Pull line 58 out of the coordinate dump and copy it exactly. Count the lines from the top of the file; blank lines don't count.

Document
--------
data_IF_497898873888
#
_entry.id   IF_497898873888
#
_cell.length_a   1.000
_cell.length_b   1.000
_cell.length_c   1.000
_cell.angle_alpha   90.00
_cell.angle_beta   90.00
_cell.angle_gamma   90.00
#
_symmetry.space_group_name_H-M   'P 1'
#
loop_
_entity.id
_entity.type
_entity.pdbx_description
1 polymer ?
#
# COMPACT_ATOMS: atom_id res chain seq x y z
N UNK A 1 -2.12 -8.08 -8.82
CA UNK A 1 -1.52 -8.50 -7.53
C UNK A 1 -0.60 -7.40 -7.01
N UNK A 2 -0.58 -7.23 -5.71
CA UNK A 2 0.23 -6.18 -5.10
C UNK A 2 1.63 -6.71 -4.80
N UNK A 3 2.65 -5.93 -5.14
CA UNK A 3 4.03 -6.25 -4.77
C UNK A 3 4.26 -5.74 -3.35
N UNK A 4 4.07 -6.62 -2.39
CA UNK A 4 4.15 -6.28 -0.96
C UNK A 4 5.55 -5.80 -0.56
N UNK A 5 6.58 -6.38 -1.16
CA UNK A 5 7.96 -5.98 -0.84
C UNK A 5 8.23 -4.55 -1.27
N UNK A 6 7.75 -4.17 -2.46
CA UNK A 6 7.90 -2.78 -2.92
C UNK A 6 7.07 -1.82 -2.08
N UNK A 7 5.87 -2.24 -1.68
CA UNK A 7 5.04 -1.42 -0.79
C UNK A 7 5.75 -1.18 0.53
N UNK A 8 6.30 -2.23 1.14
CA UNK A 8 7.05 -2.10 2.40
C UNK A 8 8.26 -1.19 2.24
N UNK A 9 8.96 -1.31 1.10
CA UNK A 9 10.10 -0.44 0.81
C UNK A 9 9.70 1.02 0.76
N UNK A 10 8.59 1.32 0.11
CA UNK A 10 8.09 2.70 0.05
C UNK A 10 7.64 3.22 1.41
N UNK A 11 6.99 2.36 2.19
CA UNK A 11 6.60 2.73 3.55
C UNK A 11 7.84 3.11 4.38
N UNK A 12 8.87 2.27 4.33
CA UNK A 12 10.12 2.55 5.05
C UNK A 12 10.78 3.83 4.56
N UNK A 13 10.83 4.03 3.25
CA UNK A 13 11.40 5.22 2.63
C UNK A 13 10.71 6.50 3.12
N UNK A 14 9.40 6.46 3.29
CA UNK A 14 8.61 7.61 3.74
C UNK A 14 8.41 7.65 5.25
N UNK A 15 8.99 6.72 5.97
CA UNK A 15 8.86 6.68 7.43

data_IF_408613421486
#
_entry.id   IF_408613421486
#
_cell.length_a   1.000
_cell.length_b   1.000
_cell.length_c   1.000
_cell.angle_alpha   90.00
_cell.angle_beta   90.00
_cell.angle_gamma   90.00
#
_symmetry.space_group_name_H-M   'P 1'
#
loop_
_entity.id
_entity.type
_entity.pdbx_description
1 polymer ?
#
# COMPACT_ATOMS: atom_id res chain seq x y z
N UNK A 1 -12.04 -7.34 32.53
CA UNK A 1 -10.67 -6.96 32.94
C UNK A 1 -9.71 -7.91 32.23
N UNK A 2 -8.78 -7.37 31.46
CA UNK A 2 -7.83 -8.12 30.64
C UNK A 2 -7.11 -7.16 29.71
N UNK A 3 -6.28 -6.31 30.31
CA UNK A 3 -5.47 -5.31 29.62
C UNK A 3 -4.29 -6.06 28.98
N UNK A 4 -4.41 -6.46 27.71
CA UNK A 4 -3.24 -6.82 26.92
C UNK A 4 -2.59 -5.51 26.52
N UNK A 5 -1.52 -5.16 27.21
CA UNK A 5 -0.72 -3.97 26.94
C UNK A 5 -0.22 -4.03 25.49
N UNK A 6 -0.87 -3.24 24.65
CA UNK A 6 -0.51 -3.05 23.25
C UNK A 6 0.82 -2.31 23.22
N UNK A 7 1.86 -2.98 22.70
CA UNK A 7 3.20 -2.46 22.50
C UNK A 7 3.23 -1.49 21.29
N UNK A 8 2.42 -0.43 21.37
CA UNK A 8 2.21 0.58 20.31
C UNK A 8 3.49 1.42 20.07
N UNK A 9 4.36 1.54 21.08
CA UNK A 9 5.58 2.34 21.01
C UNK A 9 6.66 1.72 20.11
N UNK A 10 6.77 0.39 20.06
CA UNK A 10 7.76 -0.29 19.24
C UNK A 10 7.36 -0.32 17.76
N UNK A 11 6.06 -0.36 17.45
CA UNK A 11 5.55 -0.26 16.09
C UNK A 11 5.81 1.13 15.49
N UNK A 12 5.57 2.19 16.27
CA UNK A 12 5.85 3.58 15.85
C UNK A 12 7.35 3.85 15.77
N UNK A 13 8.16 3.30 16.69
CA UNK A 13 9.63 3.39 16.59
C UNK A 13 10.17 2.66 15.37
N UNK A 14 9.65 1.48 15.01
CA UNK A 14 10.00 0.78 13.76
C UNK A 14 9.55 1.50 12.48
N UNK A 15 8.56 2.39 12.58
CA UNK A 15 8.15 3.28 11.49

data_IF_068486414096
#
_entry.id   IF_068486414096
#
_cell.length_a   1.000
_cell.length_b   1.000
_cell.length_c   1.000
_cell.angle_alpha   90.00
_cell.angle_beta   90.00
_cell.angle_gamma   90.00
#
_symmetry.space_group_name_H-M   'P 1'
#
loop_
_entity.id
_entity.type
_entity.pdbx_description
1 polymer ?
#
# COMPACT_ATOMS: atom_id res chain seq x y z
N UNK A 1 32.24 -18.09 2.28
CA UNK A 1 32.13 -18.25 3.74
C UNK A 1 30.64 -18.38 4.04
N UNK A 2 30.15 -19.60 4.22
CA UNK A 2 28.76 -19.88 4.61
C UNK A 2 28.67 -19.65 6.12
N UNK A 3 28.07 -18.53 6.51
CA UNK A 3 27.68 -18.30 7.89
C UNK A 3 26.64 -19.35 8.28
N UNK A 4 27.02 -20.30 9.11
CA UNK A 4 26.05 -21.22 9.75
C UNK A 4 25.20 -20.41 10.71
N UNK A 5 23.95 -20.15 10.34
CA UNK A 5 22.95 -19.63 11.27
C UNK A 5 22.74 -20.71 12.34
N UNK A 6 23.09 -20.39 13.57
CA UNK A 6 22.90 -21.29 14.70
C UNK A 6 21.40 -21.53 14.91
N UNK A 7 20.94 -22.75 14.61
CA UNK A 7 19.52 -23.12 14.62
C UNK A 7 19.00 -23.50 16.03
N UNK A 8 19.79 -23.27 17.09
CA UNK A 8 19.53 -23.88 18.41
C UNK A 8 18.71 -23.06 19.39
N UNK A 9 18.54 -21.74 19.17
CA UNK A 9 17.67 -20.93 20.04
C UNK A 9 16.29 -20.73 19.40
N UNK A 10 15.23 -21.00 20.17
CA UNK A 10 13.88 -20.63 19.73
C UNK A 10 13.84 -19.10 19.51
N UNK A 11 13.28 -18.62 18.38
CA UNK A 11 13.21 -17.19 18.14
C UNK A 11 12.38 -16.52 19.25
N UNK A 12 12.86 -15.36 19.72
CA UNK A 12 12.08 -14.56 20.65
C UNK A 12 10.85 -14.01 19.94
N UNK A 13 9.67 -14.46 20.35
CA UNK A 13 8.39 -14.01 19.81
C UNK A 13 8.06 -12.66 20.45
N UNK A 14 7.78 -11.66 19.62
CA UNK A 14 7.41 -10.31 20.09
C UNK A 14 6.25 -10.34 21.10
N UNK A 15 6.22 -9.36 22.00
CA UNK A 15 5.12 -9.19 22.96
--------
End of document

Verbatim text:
CA UNK A 13 11.40 5.22 2.63